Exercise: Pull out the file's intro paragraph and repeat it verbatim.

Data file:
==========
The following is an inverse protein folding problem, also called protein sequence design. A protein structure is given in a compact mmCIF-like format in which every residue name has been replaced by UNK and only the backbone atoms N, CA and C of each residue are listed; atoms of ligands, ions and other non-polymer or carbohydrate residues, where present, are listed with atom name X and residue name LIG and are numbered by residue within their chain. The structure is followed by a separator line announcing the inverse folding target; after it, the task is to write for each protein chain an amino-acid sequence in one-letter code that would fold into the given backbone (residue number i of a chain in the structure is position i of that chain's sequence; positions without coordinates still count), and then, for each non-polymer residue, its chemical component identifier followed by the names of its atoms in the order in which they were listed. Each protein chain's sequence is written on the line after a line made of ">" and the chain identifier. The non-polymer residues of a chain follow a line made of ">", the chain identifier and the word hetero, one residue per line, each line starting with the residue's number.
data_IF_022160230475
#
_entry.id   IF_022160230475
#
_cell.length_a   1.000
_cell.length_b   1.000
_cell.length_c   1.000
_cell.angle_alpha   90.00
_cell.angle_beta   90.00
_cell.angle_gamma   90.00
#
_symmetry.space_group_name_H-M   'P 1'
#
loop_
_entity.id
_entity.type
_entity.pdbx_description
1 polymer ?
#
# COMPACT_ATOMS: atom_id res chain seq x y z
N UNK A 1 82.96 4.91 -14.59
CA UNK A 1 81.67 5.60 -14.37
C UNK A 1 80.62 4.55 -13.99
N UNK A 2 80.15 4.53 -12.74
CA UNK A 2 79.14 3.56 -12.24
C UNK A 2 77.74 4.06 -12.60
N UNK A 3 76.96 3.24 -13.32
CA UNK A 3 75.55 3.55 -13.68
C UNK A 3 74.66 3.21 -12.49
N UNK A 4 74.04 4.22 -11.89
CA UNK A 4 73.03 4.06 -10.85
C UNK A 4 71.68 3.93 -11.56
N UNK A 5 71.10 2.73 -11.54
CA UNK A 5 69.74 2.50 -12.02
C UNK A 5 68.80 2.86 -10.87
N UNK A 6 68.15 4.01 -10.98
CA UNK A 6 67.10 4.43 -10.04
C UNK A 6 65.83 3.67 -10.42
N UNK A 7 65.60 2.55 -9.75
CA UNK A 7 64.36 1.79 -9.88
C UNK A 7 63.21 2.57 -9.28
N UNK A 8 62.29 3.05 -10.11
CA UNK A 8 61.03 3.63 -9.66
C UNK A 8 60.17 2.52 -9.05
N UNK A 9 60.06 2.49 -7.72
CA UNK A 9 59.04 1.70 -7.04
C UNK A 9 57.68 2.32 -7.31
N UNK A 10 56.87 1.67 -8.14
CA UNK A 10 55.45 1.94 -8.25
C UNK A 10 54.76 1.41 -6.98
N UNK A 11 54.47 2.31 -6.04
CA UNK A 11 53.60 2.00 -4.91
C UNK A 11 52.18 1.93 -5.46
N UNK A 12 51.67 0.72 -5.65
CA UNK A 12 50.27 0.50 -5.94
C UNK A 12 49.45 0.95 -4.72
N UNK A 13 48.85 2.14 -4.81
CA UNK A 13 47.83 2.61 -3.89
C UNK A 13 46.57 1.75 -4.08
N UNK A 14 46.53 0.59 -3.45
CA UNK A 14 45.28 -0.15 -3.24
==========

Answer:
The following is an inverse protein folding problem, also called protein sequence design. A protein structure is given in a compact mmCIF-like format in which every residue name has been replaced by UNK and only the backbone atoms N, CA and C of each residue are listed; atoms of ligands, ions and other non-polymer or carbohydrate residues, where present, are listed with atom name X and residue name LIG and are numbered by residue within their chain. The structure is followed by a separator line announcing the inverse folding target; after it, the task is to write for each protein chain an amino-acid sequence in one-letter code that would fold into the given backbone (residue number i of a chain in the structure is position i of that chain's sequence; positions without coordinates still count), and then, for each non-polymer residue, its chemical component identifier followed by the names of its atoms in the order in which they were listed. Each protein chain's sequence is written on the line after a line made of ">" and the chain identifier. The non-polymer residues of a chain follow a line made of ">", the chain identifier and the word hetero, one residue per line, each line starting with the residue's number.